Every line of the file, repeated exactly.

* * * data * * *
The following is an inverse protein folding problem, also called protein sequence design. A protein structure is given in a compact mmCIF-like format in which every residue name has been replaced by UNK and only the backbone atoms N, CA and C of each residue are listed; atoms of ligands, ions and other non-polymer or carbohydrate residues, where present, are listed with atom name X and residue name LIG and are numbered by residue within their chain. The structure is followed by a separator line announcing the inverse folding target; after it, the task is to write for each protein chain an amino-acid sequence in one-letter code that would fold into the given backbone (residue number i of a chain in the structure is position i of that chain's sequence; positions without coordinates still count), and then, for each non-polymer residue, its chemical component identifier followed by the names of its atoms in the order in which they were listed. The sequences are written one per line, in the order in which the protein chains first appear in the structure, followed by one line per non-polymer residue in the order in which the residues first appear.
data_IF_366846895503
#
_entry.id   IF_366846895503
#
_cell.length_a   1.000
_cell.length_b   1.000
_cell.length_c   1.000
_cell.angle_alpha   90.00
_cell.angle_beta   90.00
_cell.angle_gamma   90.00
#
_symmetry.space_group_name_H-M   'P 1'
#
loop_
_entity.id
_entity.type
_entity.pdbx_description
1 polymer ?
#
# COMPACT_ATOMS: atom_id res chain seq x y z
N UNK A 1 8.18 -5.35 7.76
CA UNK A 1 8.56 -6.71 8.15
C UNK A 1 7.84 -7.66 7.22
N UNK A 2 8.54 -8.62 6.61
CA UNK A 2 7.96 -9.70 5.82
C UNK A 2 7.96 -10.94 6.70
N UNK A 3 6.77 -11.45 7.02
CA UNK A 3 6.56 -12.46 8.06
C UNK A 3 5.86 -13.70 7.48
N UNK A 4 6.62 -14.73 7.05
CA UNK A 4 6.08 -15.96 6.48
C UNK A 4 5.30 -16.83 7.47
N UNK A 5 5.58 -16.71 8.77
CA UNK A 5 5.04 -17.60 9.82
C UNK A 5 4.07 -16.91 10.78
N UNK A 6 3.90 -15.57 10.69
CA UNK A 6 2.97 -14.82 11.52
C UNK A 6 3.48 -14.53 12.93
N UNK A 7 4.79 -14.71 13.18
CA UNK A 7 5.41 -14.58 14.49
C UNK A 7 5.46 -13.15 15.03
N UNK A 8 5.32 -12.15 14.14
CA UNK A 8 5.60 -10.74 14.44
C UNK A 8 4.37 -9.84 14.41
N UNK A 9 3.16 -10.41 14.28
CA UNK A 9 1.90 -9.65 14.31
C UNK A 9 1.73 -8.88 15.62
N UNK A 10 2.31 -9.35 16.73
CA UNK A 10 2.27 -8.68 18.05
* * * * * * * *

The following is an inverse protein folding problem, also called protein sequence design. A protein structure is given in a compact mmCIF-like format in which every residue name has been replaced by UNK and only the backbone atoms N, CA and C of each residue are listed; atoms of ligands, ions and other non-polymer or carbohydrate residues, where present, are listed with atom name X and residue name LIG and are numbered by residue within their chain. The structure is followed by a separator line announcing the inverse folding target; after it, the task is to write for each protein chain an amino-acid sequence in one-letter code that would fold into the given backbone (residue number i of a chain in the structure is position i of that chain's sequence; positions without coordinates still count), and then, for each non-polymer residue, its chemical component identifier followed by the names of its atoms in the order in which they were listed. The sequences are written one per line, in the order in which the protein chains first appear in the structure, followed by one line per non-polymer residue in the order in which the residues first appear.
data_IF_366846895503
#
_entry.id   IF_366846895503
#
_cell.length_a   1.000
_cell.length_b   1.000
_cell.length_c   1.000
_cell.angle_alpha   90.00
_cell.angle_beta   90.00
_cell.angle_gamma   90.00
#
_symmetry.space_group_name_H-M   'P 1'
#
loop_
_entity.id
_entity.type
_entity.pdbx_description
1 polymer ?
#
# COMPACT_ATOMS: atom_id res chain seq x y z
N UNK A 1 8.18 -5.35 7.76
CA UNK A 1 8.56 -6.71 8.15
C UNK A 1 7.84 -7.66 7.22
N UNK A 2 8.54 -8.62 6.61
CA UNK A 2 7.96 -9.70 5.82
C UNK A 2 7.96 -10.94 6.70
N UNK A 3 6.77 -11.45 7.02
CA UNK A 3 6.56 -12.46 8.06
C UNK A 3 5.86 -13.70 7.48
N UNK A 4 6.62 -14.73 7.05
CA UNK A 4 6.08 -15.96 6.48
C UNK A 4 5.30 -16.83 7.47
N UNK A 5 5.58 -16.71 8.77
CA UNK A 5 5.04 -17.60 9.82
C UNK A 5 4.07 -16.91 10.78
N UNK A 6 3.90 -15.57 10.69
CA UNK A 6 2.97 -14.82 11.52
C UNK A 6 3.48 -14.53 12.93
N UNK A 7 4.79 -14.71 13.18
CA UNK A 7 5.41 -14.58 14.49
C UNK A 7 5.46 -13.15 15.03
N UNK A 8 5.32 -12.15 14.14
CA UNK A 8 5.60 -10.74 14.44
C UNK A 8 4.37 -9.84 14.41
N UNK A 9 3.16 -10.41 14.28
CA UNK A 9 1.90 -9.65 14.31
C UNK A 9 1.73 -8.88 15.62
N UNK A 10 2.31 -9.35 16.73
CA UNK A 10 2.27 -8.68 18.05